Recollections on Professor John L. Roberts

by W. Brian O'Connor-Jan 2011

John Roberts died in Amherst on May 16, 2010. He came to the Zoology Department 58 years earlier in 1952 and devoted a very productive and memorable 38 years in the Department before retiring in 1990. I describe here his contributions to the department, college and the university, excerpts of my eulogy for John's Memorial Service at the University on September 25, 2010.

John was born in 1922 and grew up in Waukesha WI. He loved Nature and was particularly fascinated with all types of fish, an enduring passion. He started his university education at the University of Wisconsin in Madison but left to enter the Army Signal Corps at the height of WW II. He served as lieutenant in charge of a four-man photo unit. His unit covered pivotal events in the European and Asian theaters, work included in World War II documentaries. After the war, he returned to the University of Wisconsin to complete his BS and MS degrees and then went to UCLA where he completed his PhD. At UCLA he met his wife, Peggy Ross, who was the teaching assistant for the field botany course he took. They moved to Amherst in 1952 and had two children.

It was late in September in 1967-when I first met John. I was a new faculty member in the then Zoology Department and it was the Annual Social Gathering of the department to start the academic year and greet new faculty. This gathering was held at Dr. Fairbairn's house, the Chair, across from the Orchard Hill dorms. I vividly remember John coming over to introduce himself and Peg to me (we not met since he was on sabbatical in Bristol, England when I presented my interview seminar). We chatted about my roots in Vermont and also schooling in the Midwest. We talked about the Department and the University ... his enthusiasm and passion for the Department and the University was infectious. I recall saying to myself-I've come to the right place!! (And obviously I did as I am still here after 43 years).

John was a prolific researcher and received an impressive amount of grant money for his research in the area of Comparative Physiology, particularly the physiology of fishes including thermal adaptation and respiratory and cardiac function in fresh water and marine fish and crabs. He mentored over 20 graduate students and several dozen undergraduates - I was constantly sending him undergraduates and he never turned them down for a place in his lab. He served on numerous editorial boards and grant review committees for his research specialty. He taught courses in Comparative Physiology and also the very popular - Physiology for Athletes -the old Zoology 135 along with several graduate courses. He also taught courses at the MBL in Woods Hole. He authored or co-authored over 60 publications in refereed journals. As I looked over the list of graduate students in his lab I was struck by the fact I could remember almost all of them. The main reason I could recall so many of them - John's lab was a place to have lunch and discuss the events going on in the department and university and many of the grad students attended! John was a true pillar of the Department in his 38 years and served on every departmental committee and served as Interim Chair on at least one occasion. He chaired the PC on numerous occasions along with several other departmental committees.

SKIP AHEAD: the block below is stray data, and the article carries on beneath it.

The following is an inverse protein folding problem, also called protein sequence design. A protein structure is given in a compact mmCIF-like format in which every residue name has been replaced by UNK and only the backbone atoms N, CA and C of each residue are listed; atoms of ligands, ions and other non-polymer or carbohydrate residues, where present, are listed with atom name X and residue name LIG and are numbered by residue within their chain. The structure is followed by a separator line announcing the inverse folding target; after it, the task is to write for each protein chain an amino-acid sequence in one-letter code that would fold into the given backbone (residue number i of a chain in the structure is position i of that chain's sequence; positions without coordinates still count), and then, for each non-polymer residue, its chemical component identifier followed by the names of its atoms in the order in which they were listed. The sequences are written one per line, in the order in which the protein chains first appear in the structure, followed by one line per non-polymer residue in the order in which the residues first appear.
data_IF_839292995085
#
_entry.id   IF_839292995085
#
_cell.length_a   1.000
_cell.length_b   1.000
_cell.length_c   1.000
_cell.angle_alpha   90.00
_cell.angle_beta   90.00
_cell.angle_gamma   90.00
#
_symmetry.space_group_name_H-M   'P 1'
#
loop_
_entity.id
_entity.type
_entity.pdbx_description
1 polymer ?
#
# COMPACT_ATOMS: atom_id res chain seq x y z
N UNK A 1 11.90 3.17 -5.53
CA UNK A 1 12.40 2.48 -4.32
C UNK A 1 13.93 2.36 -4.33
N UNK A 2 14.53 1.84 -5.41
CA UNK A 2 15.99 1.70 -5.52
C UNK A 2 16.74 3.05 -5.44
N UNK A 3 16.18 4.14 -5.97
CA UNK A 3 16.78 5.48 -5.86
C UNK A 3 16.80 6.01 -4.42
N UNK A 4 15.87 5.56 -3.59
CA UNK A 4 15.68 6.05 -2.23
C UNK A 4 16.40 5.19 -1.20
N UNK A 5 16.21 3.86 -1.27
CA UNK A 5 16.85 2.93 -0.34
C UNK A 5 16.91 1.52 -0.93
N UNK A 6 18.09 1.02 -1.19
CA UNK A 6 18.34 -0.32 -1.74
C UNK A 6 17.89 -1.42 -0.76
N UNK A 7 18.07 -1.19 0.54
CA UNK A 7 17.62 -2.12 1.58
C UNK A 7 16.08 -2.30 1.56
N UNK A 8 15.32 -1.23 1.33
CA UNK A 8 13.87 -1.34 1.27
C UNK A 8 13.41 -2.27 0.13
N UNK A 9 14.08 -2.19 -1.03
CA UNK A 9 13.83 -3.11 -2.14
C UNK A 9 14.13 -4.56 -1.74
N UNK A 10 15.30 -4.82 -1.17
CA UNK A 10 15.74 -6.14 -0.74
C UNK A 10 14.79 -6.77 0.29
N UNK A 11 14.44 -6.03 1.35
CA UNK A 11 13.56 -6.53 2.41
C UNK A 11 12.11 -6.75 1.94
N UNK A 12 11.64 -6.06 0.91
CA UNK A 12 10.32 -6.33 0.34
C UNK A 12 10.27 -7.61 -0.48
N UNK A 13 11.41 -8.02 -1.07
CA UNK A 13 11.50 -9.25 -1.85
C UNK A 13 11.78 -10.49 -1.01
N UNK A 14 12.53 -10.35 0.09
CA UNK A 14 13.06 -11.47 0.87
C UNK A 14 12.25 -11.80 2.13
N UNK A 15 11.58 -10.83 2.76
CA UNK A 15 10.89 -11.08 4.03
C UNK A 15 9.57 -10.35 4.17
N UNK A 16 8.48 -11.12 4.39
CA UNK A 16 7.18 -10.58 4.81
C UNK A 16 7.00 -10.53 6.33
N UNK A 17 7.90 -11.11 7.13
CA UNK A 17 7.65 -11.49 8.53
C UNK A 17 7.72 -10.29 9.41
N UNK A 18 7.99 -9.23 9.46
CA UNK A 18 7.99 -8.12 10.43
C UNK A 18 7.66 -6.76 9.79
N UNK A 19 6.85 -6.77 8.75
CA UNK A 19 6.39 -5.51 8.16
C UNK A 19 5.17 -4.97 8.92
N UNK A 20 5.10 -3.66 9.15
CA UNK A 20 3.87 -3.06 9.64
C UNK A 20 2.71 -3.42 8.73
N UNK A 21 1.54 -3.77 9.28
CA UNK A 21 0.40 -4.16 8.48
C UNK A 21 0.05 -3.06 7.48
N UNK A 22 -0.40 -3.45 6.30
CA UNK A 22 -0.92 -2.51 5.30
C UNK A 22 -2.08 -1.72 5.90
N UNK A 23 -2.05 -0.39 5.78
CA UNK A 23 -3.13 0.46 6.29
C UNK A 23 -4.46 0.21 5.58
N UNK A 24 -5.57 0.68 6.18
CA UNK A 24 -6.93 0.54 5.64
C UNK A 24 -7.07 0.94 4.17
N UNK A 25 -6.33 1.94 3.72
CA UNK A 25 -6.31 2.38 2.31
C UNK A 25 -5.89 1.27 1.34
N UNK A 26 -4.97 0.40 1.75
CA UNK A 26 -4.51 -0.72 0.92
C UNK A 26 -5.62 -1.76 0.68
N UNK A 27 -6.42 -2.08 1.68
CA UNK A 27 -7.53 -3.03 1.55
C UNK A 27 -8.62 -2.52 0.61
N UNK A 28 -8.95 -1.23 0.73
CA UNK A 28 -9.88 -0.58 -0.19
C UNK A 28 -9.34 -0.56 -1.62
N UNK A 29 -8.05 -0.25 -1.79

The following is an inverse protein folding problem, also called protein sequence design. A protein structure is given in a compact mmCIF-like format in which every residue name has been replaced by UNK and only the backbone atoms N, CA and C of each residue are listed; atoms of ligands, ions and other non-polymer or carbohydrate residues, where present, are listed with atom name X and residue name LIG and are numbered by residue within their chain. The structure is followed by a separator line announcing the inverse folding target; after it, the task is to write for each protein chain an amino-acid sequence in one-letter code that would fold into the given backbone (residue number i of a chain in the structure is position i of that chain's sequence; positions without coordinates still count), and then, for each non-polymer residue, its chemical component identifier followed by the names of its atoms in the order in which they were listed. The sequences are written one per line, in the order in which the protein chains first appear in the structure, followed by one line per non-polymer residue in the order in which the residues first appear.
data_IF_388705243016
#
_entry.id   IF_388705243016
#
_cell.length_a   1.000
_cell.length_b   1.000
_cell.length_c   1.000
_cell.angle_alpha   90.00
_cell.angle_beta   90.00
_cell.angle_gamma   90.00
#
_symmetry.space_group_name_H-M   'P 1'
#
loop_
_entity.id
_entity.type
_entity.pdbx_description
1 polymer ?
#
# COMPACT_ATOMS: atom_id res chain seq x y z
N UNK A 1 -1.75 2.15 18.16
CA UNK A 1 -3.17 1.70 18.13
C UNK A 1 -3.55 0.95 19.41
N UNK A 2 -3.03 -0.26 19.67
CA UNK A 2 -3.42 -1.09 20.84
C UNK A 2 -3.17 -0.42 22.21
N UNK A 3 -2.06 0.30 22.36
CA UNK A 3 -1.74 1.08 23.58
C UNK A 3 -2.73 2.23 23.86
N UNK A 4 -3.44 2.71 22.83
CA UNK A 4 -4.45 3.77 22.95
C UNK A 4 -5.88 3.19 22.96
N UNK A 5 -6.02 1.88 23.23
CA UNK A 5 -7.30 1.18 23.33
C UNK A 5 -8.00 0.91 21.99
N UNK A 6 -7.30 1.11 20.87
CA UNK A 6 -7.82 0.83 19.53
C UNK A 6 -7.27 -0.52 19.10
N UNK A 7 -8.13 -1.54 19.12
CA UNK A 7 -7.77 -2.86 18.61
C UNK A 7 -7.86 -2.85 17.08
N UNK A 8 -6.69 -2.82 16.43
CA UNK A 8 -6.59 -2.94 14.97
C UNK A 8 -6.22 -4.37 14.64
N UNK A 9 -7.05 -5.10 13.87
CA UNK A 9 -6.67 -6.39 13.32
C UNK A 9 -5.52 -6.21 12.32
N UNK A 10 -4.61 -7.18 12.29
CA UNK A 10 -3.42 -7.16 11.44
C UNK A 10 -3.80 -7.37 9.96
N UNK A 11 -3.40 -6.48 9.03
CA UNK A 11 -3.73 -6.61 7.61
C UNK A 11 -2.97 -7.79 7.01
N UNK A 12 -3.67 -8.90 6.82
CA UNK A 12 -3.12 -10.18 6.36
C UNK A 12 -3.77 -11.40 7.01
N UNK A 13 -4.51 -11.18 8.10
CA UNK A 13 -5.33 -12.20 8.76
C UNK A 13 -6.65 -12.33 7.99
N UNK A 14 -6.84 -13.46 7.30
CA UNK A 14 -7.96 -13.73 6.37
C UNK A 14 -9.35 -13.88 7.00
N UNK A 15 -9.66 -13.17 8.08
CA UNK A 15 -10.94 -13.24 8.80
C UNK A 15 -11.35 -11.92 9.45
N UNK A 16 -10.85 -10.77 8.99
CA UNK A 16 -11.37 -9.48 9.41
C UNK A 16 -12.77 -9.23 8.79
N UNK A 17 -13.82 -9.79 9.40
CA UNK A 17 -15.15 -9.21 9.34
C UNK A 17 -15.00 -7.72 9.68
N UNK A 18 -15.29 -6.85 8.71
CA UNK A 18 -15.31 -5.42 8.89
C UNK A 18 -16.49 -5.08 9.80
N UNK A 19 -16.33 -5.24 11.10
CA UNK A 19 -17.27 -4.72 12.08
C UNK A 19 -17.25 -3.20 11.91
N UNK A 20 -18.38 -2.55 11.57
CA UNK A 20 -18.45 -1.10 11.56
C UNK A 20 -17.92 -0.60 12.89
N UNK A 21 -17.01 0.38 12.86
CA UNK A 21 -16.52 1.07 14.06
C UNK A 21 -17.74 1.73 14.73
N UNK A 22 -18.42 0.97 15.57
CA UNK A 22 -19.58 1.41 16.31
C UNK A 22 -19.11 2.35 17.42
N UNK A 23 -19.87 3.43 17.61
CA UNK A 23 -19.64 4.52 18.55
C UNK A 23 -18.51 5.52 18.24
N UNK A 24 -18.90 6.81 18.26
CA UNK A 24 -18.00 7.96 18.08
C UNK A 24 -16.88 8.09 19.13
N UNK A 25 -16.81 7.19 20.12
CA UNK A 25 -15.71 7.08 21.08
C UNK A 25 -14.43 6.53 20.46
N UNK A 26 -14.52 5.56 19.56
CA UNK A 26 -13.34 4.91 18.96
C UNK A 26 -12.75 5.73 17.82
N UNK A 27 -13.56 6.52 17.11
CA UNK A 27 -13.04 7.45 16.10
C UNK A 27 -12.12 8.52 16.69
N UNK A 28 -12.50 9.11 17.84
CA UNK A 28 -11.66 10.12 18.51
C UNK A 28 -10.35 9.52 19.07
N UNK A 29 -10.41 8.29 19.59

What I remember most about John is his active involvement, dedication and commitment to Faculty Governance. This is the area for which I can claim John as my mentor - I was becoming involved in the Faculty Senate in the mid to late 70's and John encouraged me - I'm pretty sure that he served on every University Committee and Council that existed including serving on the Rules Committee and two terms as Faculty Delegate to the Board of Trustees of UMass. I always admired his commitment and dedication to Faculty Governance.

John was very active in local Amherst government serving as a Town Meeting member and on several town committees-not as active as Peg but a solid benefactor to the town.

John was a truly dedicated and committed Department, College and University citizen, a devoted proponent of public education. The University, Town and State have a true pillar to remember. I will miss his great sense of humor, always-positive attitude and great smile.